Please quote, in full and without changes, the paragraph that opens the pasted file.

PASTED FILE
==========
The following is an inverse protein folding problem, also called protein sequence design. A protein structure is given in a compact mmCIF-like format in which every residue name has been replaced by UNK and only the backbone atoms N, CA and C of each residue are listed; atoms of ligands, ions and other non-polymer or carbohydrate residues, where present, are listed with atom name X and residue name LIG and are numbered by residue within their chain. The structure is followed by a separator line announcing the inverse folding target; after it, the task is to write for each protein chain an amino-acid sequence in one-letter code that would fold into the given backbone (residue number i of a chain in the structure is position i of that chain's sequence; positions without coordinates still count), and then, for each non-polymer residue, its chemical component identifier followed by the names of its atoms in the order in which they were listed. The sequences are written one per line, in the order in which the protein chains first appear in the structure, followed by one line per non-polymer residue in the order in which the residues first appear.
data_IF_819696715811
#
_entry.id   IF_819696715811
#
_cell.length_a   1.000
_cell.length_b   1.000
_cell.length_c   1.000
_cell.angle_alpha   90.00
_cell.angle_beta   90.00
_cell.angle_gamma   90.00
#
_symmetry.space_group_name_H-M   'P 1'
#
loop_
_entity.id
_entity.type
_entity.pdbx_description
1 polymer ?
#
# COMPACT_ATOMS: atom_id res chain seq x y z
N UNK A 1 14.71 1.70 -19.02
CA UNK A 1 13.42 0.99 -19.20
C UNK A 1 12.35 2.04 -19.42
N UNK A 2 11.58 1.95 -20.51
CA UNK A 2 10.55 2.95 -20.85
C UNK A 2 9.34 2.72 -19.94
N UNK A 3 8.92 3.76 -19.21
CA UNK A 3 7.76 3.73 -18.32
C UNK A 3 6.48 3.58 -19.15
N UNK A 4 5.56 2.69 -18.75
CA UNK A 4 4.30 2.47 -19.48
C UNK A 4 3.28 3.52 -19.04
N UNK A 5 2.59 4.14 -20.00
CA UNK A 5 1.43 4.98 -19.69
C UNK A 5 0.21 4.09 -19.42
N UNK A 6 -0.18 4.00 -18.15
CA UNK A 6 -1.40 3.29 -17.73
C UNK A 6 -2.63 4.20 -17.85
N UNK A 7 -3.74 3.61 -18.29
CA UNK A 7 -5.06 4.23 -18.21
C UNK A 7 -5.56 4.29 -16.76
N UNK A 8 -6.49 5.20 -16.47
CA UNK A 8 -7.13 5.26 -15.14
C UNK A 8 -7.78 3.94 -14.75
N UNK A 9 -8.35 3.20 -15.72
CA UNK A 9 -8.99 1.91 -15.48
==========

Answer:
The following is an inverse protein folding problem, also called protein sequence design. A protein structure is given in a compact mmCIF-like format in which every residue name has been replaced by UNK and only the backbone atoms N, CA and C of each residue are listed; atoms of ligands, ions and other non-polymer or carbohydrate residues, where present, are listed with atom name X and residue name LIG and are numbered by residue within their chain. The structure is followed by a separator line announcing the inverse folding target; after it, the task is to write for each protein chain an amino-acid sequence in one-letter code that would fold into the given backbone (residue number i of a chain in the structure is position i of that chain's sequence; positions without coordinates still count), and then, for each non-polymer residue, its chemical component identifier followed by the names of its atoms in the order in which they were listed. The sequences are written one per line, in the order in which the protein chains first appear in the structure, followed by one line per non-polymer residue in the order in which the residues first appear.